The Department of Employment and Labor told Al Jazeera the government is consulting with small businesses on how to improve their health and safety systems while providing financial support for accident prevention projects.
“From now on, security is a necessity for economic operators,” the ministry said.
Conflict between workers and management over safety is nothing new in South Korea, Asia’s fourth-largest economy. The country’s history is littered with high-profile accidents that have stoked public outrage and raised questions about the tendency to take shortcuts or rush projects to completion to save money. According to government data, there have been 53 fatalities from workplace accidents in the past five years.
Perhaps the best known is the 1995 collapse of the Sampoong department store in Seoul. More than 500 people died in the collapse of the mall, which was seen as a symbol of South Korea’s growing middle class. A subsequent investigation showed that poor quality building materials and careless management were factors in the disaster.
In 2014, hundreds of high school students died in the sinking of the Sewol ferry, a ship that had undergone a risky renovation to increase the amount of cargo it could carry.
Given this dark history, some union rights advocates argue that the new legislation does not go far enough.
“Need to make companies more uncomfortable”
Jung Jae-hyun, an officer in charge of workplace safety issues at the Korean Confederation of Trade Unions, told Al Jazeera that advocates would work to extend the law to all workplaces with more than five employees, in the instead of 50 currently.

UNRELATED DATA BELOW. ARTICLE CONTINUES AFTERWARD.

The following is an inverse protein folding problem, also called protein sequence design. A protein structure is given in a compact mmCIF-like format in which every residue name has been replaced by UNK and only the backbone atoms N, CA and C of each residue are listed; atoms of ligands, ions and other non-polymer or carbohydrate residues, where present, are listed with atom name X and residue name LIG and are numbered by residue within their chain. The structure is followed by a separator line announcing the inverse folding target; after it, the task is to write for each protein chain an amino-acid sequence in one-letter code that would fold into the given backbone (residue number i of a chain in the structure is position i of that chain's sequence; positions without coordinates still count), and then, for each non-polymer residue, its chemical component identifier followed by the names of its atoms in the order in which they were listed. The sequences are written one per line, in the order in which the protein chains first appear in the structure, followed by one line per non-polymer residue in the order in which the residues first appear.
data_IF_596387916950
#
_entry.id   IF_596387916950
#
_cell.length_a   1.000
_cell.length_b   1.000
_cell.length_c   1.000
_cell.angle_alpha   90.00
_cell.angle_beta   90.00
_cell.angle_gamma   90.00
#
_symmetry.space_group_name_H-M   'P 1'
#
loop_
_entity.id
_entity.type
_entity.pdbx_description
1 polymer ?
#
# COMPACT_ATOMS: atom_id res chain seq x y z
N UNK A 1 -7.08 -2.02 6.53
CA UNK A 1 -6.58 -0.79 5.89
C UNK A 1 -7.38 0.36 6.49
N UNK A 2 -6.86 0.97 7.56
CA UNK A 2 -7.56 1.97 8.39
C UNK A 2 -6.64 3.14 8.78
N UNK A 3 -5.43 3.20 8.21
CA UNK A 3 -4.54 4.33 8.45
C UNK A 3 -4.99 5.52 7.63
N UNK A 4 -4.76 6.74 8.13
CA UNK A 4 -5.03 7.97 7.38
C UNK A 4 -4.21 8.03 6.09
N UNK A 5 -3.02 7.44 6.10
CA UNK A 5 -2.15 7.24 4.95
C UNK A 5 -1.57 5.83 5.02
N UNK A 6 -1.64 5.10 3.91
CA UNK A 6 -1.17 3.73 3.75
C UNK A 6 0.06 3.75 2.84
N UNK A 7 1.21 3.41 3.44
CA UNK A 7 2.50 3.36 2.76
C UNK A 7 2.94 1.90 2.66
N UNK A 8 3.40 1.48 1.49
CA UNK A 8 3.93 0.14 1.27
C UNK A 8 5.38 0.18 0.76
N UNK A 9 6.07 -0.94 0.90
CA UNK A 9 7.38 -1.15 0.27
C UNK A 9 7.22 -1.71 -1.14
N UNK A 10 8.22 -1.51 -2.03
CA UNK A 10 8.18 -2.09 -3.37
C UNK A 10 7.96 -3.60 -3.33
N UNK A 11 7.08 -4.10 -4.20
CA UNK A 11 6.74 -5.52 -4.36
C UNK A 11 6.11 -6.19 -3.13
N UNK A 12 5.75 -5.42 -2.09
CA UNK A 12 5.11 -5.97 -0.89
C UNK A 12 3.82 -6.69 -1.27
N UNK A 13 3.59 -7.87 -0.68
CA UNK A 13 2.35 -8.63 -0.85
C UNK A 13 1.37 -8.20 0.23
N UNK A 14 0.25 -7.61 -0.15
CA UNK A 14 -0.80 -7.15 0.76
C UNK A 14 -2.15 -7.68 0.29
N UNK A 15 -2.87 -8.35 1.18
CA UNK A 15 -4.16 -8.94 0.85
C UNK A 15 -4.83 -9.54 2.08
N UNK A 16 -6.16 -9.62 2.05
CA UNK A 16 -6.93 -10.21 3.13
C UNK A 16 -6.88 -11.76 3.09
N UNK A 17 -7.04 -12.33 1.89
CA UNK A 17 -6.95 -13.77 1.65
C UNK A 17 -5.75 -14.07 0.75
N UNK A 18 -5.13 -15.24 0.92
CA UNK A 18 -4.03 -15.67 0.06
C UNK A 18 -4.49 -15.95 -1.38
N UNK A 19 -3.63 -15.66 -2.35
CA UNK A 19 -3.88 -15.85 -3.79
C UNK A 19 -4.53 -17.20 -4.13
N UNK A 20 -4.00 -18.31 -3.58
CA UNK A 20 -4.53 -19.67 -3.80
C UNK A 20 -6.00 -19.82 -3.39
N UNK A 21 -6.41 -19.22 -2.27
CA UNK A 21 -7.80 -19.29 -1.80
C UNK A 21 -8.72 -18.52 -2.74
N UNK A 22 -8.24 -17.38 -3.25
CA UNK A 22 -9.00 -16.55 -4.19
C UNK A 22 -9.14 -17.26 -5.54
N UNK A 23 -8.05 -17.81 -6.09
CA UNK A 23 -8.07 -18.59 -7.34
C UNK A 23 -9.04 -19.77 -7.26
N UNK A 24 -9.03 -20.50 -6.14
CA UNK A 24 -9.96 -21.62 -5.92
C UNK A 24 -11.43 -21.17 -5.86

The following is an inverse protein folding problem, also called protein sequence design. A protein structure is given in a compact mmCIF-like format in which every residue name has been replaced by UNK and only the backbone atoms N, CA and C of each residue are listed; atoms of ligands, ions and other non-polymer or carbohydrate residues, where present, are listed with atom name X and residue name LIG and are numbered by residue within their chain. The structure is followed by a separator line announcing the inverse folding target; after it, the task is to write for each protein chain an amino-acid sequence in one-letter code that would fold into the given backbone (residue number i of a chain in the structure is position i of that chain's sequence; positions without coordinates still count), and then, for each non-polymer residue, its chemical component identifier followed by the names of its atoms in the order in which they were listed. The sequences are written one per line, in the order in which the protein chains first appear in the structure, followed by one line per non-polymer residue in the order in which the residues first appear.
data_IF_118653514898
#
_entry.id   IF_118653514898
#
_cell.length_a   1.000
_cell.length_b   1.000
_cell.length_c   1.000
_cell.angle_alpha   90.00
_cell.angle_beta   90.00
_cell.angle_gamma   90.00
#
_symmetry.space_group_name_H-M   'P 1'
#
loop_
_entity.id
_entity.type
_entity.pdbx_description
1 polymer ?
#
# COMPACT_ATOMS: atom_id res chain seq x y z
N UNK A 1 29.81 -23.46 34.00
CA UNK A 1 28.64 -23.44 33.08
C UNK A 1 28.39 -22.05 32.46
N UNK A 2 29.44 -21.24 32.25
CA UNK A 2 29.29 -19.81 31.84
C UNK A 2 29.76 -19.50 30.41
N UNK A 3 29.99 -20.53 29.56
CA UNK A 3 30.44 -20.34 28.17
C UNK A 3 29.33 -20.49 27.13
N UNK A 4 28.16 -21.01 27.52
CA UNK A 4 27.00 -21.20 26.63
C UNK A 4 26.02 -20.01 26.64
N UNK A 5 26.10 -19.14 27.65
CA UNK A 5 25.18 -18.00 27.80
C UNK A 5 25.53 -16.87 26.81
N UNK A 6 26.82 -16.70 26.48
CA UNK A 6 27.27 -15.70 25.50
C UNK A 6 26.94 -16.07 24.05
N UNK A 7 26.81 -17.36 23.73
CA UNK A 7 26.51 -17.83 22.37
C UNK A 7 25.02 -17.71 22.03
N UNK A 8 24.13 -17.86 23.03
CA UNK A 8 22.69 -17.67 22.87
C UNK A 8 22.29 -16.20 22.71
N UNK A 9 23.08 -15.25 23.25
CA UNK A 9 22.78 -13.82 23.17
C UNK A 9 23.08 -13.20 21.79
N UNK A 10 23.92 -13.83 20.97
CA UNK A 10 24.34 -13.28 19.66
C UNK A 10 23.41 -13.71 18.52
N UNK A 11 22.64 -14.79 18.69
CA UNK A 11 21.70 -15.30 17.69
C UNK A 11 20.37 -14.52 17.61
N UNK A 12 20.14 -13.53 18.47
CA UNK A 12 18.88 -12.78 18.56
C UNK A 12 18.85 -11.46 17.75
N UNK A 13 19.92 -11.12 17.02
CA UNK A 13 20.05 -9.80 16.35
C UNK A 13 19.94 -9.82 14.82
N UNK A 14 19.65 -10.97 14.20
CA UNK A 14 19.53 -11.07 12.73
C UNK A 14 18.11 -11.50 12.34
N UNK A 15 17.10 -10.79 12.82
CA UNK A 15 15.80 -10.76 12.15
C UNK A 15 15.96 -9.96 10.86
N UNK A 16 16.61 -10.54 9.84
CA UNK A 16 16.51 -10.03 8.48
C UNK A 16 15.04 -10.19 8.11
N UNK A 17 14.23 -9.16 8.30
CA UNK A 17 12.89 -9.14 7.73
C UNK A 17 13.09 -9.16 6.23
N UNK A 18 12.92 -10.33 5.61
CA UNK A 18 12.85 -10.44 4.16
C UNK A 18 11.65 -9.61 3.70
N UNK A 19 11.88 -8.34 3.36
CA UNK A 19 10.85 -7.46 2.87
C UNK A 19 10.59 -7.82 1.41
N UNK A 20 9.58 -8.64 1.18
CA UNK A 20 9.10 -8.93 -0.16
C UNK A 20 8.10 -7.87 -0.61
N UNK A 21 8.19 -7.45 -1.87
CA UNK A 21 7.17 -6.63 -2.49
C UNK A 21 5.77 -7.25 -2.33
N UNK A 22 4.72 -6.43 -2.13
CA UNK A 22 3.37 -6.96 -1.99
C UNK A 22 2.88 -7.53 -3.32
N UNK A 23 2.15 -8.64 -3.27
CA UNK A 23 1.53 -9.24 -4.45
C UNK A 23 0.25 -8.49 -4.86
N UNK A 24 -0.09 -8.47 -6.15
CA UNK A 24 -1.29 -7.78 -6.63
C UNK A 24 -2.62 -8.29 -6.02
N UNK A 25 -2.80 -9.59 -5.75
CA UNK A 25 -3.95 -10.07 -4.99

Jung said the law should also be expanded to involve government officials responsible for overseeing safety issues, and should include a clause specifically aimed at construction company owners who order workers to speed up the completion of projects to reduce labor costs.
The momentum for the sanctions law was sparked in 2018 when Kim Yong-kyun, a 24-year-old thermal power plant worker, died on the job. Kim was crushed when he fell into machinery while working the night shift alone. Labor advocates argued he should have been partnered with a partner who could have shut down the machines and saved Kim’s life, and that his case was emblematic of how companies risk worker safety to reduce labor costs.
After Kim’s death, her mother became a recognizable activist calling for legislation that is now the law of the land.
She and others have long insisted that the big companies that dominate South Korea – which include global brands such as Samsung and Hyundai – have operated above the law for too long.
“Even now, a lot of people sympathize with companies rather than workers,” Kwon Oh-seong, a professor of labor law at Sungshin University, told Al Jazeera. “Corporate managers take profits for themselves as they pass on accidents and other costs to society.”
“To resolve this situation, I think we need to make businesses a little more uncomfortable,” Kwon said. “Passing the Serious Disasters Punishment Act is the starting point for this resolution process.”